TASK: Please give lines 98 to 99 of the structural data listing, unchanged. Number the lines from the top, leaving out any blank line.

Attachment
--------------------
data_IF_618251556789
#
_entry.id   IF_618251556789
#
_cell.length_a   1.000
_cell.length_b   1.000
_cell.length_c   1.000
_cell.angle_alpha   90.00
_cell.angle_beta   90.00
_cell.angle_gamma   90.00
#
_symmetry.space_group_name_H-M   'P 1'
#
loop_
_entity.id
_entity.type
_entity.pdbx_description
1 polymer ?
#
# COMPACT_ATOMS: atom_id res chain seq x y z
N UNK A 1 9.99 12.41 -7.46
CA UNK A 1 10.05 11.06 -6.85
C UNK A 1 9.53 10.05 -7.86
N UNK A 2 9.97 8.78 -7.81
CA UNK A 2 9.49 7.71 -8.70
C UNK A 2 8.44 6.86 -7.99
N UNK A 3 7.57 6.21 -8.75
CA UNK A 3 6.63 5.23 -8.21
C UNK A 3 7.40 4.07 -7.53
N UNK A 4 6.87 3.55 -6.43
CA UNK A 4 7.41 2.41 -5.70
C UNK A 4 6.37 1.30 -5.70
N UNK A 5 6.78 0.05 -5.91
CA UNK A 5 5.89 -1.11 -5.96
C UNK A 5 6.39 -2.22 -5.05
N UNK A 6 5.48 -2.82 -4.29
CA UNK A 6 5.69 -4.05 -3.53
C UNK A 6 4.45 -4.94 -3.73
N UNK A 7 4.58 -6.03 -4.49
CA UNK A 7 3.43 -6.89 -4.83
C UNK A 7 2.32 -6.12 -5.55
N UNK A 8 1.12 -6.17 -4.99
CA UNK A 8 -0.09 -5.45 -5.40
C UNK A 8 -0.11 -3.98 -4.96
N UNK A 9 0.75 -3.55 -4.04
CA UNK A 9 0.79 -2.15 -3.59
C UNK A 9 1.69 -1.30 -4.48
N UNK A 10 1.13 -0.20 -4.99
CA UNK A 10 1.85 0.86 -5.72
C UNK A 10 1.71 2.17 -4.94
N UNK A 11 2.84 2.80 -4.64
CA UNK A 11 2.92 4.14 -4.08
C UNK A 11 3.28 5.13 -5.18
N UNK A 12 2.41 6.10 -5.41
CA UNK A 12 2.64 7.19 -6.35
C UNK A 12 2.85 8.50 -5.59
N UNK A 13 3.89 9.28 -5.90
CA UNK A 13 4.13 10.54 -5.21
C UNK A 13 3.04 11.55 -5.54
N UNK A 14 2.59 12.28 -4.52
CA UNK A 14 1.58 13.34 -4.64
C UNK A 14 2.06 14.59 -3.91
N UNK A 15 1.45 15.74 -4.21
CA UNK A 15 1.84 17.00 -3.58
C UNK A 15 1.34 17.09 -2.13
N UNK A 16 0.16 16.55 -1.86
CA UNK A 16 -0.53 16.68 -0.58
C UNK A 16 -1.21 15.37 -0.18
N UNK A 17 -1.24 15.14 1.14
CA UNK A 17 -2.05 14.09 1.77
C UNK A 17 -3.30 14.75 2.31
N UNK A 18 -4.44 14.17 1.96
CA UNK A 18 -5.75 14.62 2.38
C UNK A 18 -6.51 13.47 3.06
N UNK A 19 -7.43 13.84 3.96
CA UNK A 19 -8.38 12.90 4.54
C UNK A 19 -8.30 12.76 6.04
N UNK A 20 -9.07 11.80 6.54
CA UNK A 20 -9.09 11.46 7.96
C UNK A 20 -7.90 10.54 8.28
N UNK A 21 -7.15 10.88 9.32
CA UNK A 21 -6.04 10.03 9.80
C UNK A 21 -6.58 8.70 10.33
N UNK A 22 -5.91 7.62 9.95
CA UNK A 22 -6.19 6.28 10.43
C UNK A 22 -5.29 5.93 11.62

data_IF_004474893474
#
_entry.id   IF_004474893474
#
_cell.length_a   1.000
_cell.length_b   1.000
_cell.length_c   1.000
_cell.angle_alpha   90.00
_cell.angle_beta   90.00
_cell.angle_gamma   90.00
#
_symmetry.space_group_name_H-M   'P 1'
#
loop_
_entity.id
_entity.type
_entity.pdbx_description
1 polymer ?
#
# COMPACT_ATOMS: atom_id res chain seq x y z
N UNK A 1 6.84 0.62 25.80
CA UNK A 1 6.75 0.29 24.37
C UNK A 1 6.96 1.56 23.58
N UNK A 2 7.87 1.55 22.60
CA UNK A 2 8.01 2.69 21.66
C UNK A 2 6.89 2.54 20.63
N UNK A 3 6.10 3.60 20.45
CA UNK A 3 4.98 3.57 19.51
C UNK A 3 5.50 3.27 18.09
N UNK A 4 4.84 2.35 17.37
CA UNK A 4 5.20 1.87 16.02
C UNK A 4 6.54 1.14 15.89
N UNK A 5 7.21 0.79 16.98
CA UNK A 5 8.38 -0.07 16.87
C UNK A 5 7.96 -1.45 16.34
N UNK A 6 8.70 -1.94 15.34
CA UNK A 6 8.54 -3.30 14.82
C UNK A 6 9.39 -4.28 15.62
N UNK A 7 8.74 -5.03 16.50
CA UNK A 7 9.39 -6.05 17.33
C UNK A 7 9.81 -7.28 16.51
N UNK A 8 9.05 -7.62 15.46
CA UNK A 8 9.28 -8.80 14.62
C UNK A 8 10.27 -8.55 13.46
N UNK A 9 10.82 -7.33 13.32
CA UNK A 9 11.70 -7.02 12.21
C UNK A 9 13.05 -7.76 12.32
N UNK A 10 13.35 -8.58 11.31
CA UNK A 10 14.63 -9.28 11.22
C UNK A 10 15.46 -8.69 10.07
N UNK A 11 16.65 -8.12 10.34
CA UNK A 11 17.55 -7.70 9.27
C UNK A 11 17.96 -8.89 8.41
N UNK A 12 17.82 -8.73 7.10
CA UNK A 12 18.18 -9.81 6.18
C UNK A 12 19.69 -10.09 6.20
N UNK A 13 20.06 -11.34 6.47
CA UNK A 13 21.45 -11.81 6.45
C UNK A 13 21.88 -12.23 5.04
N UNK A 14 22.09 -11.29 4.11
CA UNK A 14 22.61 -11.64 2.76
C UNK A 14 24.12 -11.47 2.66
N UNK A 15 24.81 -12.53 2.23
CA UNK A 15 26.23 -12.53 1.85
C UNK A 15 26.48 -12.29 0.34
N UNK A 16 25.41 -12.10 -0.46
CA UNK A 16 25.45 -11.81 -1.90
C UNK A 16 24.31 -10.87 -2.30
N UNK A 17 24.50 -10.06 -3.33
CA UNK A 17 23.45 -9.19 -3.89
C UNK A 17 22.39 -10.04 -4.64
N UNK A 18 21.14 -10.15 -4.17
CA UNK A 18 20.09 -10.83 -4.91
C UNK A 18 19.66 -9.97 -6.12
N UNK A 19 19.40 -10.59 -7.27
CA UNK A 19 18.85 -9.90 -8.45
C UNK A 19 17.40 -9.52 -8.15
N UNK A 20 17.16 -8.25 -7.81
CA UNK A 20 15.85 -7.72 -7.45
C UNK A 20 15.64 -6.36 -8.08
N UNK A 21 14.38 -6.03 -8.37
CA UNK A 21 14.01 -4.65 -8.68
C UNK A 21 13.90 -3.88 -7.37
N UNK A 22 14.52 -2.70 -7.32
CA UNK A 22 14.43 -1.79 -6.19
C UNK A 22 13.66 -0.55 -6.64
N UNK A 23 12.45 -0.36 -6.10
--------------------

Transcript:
_symmetry.space_group_name_H-M   'P 1'
#